10 May 2011 KwaZulu-Natal’s Invasive Alien Species Programme has created more than 4 000 job opportunities a year since its inception in 2005, while tackling the scourge of invasive alien plant species in the province. Invasive alien plants are those that have been brought to South Africa from other countries for their aesthetic, economic or ecological value, or in some cases unintentionally. However, they are brought here without their natural enemies, which results in plants reproducing copiously. In KwaZulu-Natal, alien invasive hotspots include Zululand, the Natal Midlands and the coastal zone. In 1998, a staggering 9.75 percent of the province assessed was invaded. The provincial Department of Agriculture, Environmental Affairs and Rural Development works together with conservation groups to identify affected areas, which are then targeted for cleanup operations.Threat to water security, ecosystems According to Nonhlanhla Mkhize, project manager for KwaZulu-Natal’s Invasive Alien Species Programme (IASP), invasive alien species affect water security and the ecological functioning of natural systems. They also pose a threat to the productive use of land, while intensifying the impact of veld fires and floods and increasing soil erosion. Eco-tourism is also affected, say Mkhize. People visit South Africa to enjoy the country’s indigenous fauna and flora, not to see what they already have in their own country. “When we lose our biodiversity and ecosystems, we lose our clean air, eco-tourism and traditional medicines,” says Agriculture, Environmental Affairs and Rural Development MEC Lydia Johnson. “When we lose potentially productive agricultural land and conservation land, there will be a reduction in the land value. “When we lose grazing lands for livestock, we will have to use more supplementary feed for the livestock, resulting in high costs in livestock farming and increased poverty,” says Johnson.Value-adding opportunities But it’s not all doom and gloom. Mkhize says one aspect of the programme focuses on value-adding opportunities by creating products like “eco-coffins” and school desks from alien trees. Sandile Motaung heads up a plant in Durban where the desks and eco-coffins are made on request. Prior to 2006, Motaung was unemployed; now he has been trained in coffin and desk making. Alien trees that are cut down all over the province are collected and processed to make these products, which now include church pews and boardroom tables. The department selects unemployed people and trains them in life skills, safety and operational skills. Social issues form part of these workshops, and they are also taught to create and sustain viable businesses. Motaung’s life has been turned around after becoming involved in this project, and has now set his sights on having his own company in two years time. “I had an interest in making furniture, but didn’t have any skills,” says Motaung. “I got into this programme and have learnt a lot of things. I now teach this to my team here. I do feel like I make a difference to their lives.” Experienced coffin maker Koos Goosen, responsible for training Motaung, says he enjoys mentoring young people. Goosen also educates his trainees on safety and health regulations, and is always on hand to assist them.School Desk Project The School Desk Project currently employs 91 people, of which 47 percent are women, 37 percent are youngsters and five percent are people with disabilities. Earlier this year, the project handed over 200 desks to rural Sabuyaze Primary School. “Training and empowerment of the beneficiaries of the IASP programme is seen as one of the key solutions to addressing the socio-economic challenges of rural poor communities,” says Johnson. “The vision of the department … is to train and empower programme beneficiaries and let them form their own business initiatives outside the department’s ambit.” The department constantly receives request for donations, says Mkhize, but all institutions are encouraged to buy these products so that the projects continue to be viable. Mkhize says that although this is not the core business of the department, they are finalising the appropriate model for the project so that people can continue manufacturing products on their own. For more information on the programme, contact Nonhlanhla Mkhize on Nonhlahla Mkhize 0823777080. Source: BuaNews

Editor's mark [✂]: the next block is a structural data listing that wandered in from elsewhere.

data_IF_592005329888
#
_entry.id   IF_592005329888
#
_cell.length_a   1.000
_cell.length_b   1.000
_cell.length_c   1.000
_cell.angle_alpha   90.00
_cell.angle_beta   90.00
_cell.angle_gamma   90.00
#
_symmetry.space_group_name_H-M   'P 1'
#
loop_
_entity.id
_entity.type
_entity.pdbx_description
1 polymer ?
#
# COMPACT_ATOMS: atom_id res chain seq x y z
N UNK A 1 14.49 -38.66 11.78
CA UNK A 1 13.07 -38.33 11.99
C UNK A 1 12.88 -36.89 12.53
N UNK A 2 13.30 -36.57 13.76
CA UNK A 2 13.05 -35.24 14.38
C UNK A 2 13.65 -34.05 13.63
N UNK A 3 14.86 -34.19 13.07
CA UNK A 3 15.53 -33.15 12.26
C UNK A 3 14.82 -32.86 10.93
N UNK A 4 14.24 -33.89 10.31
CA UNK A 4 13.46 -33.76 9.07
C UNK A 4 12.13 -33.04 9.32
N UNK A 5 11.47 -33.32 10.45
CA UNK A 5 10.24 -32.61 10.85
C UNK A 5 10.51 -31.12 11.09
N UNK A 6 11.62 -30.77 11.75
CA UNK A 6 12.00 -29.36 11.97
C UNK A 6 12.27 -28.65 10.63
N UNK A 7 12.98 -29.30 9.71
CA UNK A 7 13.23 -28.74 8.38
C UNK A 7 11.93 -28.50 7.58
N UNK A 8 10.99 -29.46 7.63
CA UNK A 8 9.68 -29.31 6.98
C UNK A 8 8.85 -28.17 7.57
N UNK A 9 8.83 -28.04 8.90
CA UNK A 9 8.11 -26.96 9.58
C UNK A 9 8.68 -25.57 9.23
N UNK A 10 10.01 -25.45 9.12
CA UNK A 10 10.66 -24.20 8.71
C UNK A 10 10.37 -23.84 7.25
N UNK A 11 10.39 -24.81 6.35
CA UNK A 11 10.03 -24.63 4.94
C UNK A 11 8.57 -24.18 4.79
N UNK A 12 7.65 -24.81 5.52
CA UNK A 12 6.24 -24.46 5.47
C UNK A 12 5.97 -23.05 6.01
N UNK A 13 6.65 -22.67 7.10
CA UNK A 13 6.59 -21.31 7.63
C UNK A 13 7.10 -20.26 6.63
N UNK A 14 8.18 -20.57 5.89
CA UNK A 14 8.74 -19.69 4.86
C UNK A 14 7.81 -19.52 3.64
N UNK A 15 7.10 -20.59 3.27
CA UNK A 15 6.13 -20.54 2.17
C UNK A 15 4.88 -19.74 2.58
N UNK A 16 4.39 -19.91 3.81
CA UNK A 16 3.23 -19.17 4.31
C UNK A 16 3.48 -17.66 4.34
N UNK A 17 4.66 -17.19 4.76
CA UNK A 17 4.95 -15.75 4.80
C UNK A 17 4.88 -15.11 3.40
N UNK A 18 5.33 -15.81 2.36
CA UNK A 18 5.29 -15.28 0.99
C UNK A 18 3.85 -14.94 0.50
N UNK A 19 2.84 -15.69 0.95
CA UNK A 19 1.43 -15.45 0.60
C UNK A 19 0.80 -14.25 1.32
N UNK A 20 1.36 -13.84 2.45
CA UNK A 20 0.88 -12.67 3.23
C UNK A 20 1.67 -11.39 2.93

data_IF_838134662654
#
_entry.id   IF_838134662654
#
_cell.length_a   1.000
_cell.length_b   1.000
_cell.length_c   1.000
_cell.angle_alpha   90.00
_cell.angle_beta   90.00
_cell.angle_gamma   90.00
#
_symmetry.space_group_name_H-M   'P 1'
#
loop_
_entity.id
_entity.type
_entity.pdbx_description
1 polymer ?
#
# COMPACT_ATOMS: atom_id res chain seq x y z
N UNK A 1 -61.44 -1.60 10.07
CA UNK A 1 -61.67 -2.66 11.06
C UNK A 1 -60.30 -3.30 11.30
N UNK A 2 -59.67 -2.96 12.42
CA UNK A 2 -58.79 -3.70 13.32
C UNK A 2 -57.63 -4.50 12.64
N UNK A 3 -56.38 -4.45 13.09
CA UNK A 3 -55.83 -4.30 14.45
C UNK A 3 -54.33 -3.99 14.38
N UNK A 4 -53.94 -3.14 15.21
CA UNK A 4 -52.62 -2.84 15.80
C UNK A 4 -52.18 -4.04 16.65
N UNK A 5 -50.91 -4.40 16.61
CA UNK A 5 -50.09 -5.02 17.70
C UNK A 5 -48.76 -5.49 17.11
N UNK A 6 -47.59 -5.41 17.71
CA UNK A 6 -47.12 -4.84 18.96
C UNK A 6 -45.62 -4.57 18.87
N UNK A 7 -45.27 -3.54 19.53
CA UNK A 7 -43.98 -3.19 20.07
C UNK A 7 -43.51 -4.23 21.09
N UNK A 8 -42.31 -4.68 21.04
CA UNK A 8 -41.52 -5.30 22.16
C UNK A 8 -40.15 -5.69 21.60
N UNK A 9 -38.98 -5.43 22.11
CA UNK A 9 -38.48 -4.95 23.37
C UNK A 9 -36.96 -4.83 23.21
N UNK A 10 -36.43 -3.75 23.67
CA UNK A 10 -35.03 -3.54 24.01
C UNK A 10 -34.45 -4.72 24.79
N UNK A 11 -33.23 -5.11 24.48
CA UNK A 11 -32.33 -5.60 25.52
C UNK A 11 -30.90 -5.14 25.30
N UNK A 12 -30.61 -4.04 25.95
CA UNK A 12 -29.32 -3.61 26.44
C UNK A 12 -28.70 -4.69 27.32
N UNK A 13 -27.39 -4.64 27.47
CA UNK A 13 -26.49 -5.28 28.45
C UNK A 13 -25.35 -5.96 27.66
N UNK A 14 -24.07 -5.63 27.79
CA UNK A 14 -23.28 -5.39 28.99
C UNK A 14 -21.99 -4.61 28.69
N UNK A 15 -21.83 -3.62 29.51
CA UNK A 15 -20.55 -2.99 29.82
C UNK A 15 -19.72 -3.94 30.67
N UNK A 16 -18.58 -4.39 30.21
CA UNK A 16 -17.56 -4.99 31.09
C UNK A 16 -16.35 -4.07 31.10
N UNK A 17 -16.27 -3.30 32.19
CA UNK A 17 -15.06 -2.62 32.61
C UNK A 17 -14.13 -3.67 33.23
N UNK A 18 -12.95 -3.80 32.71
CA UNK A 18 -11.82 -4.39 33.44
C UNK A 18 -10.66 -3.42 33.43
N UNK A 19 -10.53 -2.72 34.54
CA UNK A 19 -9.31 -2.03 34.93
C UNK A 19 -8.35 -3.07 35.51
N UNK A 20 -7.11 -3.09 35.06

Share Facebook Twitter Google + LinkedIn Pinterest Each January the Ohio Fair Managers Association gathers for it annual convention to discuss exhibitions in warmer days ahead.“The purpose of the convention is to be educational and it allows directors, especially newer directors, to come and rub shoulders with other fairs around the state. That is how you learn,” said Tom Stocksdale from Wayne County who serves as the District 5 representative on the Ohio Fair Managers Association Board of Directors. “People do not really understand the number of volunteer hours that even local fairs have. If fairs had to pay for everything that happens, they couldn’t afford to operate. So much depends on volunteer hours.”Ohio Department of Agriculture Director David Daniels was on hand this year to discuss some of the highlights expected during the upcoming Ohio fair season.“We continue to look at the youth development opportunities that grow stronger every year. There are 94 different county and independent fairs out there and they tell us that exhibitorship is up. We look forward to expanding those opportunities for young people to find out about responsible food production,” Daniels said. “There are a lot of exhibitors at fairs but we also get a lot of people from town that come out to find out a little bit more about production agriculture. I think our fairs put out a great product that everyone should be proud of. Our fairs still have a strong ag and animal presence and fair managers are working to continue to have a good experience for everyone.”Part of that positive experience includes the health of both human and animal participants at the fairs. In 2017, there were multiple bouts of influenza in hog barns at fairs that can hopefully be avoided in 2018.“Some of the things we are recommending, particularly with the influenza aspect of it, is to get the pigs in and out of the fair in 72 hours. All pigs will carry influenza virus and it is important to get them in and have the show and get them out in a 72-hour period. If there are partial terminal shows, get the ones going home back home. It is critical so we can make sure we have a wholesome product going into the marketplace,” said Dr. Tony Forshey, Ohio’s State Veterinarian. “That 72-hour rule is very critical. We’ve dealt with influenza in the past and it is nothing new. We just want to make sure we don’t have that happen this year and get the animals on to market. We also recommend that fairs have hand-washing stations outside all the barns at the fair if they can. People are touching animals and it is critical they use those hand-washing stations. We just need to make sure we handle things properly and enjoy the shows.”There are some exhibition rules changing in 2018 that should be noted.“The quality assurance program put on by Ohio State University Extension is required to be done at least 45 days from the exhibition. It depends on what the first exhibition is. If it is the State Fair then it is 45 days prior to the Ohio State Fair,” Forshey said. “We also talked with fair board members about how to make sure to have all the paperwork done and all of the drug use notification forms and those things.”In addition at the event, Morgan McCutcheon from the Hartford Independent Fair was crowed the 2018 Ohio Fairs’ Queen. Morgan, from Licking County, was chosen from 77 Ohio fair queens. She is the daughter of Jeff and Lisa McCutcheon and a senior at Utica High School. She will be attending Ohio State University in the fall to pursue a degree in nursing.